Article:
If you pay a little
more attention, you will notice that the output of gacutil.exe is
different from what Assembly.FullName says.
C:\>gacutil -l system
Microsoft (R) .NET Global Assembly Cache Utility. Version 2.0.50908.00
Copyright (c) Microsoft Corporation. All rights reserved.
The Global Assembly Cache contains the following assemblies:
system, Version=126.96.36.199, Culture=neutral, PublicKeyToken=b77a5c561934e089, pro
Number of items = 1
FullName: System, Version=188.8.131.52, Culture=neutral, PublicKeyToken=b77a5c561934e089
Specifically, Assembly.FullName does not give you the processorArchitecture!!!
Now here is the big question: WHY?
In fact, we have made
the change to include processorArchitecture in Assembly.FullName. When
we checked in the change, it caused a massive regression. We fixed all
the breaks. But because of the scale of the break it caused, we backed
out the change, and took it to DDCC (DDCC stands for Developer Division
Compatibility Council. It is a council to review every breaking change
in Visual Studio, including .Net framework and CLR). The proposal is
rejected by DDCC, fearing it will break many applications. We tried a
few other not-so-breaking ways to introduce processorArchitecture to
the display name, but none of them is satisfactory. So we have arrived
at the current state: Assembly.FullName gives you an assembly’s display
name without processorArchitecture.
The problems we have seen with the change to include processorArchitecture in Assembly.FullName are:
- Ref-Def matching. In
v1.0/v1.1, essentially there is no difference between assembly
reference and assembly definition. People use string comparison to do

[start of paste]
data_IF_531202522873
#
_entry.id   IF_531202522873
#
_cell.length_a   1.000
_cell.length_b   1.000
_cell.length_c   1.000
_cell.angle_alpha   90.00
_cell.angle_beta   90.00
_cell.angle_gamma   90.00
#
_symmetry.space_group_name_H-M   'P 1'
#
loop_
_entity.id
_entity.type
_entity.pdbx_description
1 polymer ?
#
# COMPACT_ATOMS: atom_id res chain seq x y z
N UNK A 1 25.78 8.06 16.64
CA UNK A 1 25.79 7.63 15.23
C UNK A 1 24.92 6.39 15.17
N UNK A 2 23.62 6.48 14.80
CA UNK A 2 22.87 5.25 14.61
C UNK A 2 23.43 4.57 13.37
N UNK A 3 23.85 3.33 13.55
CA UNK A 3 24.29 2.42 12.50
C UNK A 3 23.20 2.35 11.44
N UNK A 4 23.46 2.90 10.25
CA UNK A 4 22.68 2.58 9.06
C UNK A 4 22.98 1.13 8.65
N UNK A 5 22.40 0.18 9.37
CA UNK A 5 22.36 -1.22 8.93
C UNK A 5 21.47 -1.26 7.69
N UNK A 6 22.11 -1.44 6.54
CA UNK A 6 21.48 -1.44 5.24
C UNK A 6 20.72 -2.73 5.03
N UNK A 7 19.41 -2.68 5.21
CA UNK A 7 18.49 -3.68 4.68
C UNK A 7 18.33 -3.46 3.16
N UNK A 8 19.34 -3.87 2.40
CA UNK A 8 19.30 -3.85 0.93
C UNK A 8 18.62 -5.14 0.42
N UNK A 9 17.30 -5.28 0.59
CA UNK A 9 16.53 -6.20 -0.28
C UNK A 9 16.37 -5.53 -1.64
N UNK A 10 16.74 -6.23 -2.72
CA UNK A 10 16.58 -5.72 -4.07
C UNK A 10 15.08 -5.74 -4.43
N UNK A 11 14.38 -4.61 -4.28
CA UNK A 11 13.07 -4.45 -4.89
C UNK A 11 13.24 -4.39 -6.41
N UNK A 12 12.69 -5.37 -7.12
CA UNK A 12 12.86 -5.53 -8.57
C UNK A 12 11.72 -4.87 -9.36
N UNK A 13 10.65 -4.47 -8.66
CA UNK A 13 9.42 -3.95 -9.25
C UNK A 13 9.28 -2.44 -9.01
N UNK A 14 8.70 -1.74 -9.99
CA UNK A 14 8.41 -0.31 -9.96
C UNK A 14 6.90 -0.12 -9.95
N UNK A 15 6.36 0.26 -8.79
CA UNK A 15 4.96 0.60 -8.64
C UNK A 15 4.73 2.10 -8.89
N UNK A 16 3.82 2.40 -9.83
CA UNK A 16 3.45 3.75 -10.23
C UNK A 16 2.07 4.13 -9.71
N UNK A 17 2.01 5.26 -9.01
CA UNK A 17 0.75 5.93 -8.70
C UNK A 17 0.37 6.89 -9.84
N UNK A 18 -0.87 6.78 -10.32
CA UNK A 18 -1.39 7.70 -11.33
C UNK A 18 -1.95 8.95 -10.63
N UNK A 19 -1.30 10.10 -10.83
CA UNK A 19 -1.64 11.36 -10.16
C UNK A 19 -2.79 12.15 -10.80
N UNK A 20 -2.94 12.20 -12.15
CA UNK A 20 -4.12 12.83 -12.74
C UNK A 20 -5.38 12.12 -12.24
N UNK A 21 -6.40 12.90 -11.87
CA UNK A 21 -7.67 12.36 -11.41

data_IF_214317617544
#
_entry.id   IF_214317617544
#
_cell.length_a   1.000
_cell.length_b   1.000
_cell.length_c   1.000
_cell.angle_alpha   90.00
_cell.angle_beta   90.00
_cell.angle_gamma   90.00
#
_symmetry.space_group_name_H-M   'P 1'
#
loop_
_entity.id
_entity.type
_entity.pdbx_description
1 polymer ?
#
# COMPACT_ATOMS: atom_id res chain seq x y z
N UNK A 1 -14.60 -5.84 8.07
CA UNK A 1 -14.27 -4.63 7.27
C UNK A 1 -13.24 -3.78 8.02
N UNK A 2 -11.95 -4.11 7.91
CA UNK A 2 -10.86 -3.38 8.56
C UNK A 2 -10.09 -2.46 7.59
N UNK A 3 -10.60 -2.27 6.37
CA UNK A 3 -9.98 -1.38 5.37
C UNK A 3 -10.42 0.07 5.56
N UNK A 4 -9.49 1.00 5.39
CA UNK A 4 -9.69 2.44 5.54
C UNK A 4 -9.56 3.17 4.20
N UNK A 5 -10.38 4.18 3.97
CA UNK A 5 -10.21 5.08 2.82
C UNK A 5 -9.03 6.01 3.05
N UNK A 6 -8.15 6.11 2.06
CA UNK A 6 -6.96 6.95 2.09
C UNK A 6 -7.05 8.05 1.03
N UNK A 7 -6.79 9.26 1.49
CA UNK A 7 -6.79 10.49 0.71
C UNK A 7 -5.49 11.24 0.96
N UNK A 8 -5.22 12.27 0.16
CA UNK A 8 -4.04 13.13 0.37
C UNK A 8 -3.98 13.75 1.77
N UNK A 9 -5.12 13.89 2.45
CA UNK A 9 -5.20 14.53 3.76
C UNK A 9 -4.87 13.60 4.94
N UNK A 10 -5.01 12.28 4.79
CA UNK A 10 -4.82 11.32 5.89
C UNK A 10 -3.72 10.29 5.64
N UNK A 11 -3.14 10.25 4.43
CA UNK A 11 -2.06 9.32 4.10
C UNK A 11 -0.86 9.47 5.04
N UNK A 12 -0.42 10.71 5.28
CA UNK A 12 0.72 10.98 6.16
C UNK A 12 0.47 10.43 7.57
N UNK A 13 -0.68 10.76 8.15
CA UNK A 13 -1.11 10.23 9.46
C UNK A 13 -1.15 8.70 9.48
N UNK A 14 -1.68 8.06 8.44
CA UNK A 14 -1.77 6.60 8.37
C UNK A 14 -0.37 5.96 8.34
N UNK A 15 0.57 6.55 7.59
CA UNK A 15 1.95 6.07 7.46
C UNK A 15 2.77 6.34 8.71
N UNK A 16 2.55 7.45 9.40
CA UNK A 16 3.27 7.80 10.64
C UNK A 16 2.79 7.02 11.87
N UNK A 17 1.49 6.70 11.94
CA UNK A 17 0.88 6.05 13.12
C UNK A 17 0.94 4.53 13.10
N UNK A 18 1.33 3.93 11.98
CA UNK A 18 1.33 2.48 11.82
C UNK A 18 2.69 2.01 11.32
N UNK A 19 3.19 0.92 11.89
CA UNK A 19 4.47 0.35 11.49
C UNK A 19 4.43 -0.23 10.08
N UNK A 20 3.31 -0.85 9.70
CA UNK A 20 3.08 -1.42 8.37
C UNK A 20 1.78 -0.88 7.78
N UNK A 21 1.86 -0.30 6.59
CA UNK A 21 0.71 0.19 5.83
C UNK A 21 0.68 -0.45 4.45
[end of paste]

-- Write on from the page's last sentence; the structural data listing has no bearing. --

ref-def matching. This breaks down when processorArchitecture is added
to the assembly definition (Assembly.FullName).
We introduced the API AssemblyName.ReferenceMatchesDefinition, hoping people will move away from using string comparison APIs to compare assembly names.
- Related to 1).
People use Assembly.FullName as a key to something, then use assembly
reference to look up. This no longer works.
- Cross platform
Remoting/Serialization. Remoting/Serialization emits the assembly’s
identity to binary blob so that the type can be constructed when
de-serialized. When processorArchitecture is added to
Assembly.FullName, you can no longer serialize a type from an x86
assembly to AMD64 platform, since the original processorArchitecture
(of “x86”) is carried over to AMD64 platform, the type can’t be
This actually reveals some inefficiency in
Remoting/Serialization engine — You can’t control how types are
instantiated when cross platform.
I am sure people will find other problems if we had included processorArchitecture in Assembly.FullName.
But this leaves us a huge void — There is no managed way to get the full display name of an assembly.
It is not a pleasant world. But we have to accept that.
Now if you really want to get the full display name of an assembly, you have to resort to unmanaged fusion API.
Assuming you use my Sample Managed GAC API Wrappers, you can use the following code snippet to achieve that:
String GetFullDisplayName(Assembly asm)
AssemblyName asmName = asm.GetName();
IAssemblyName fusionName = null;
int hr = 0;
// v1.0\v1.1 assembly, nothing to do here.
if (asmName.ProcessorArchitecture == ProcessorArchitecture.None)
hr = Utils.CreateAssemblyNameObject(
if (hr >= 0)
IntPtr pa = Marshal.AllocCoTaskMem(4);
hr = fusionName.SetProperty(ASM_NAME_ARCHITECTURE, pa, 4);
if (hr >=0 )
StringBuilder sDisplayName = new StringBuilder(1024);
int iLen = 1024;
hr = fusionAsmName.GetDisplayName(sDisplayName, ref iLen, (int)AssemblyNameDisplayFlags.ALL);
if (hr >= 0 )
if (hr < 0)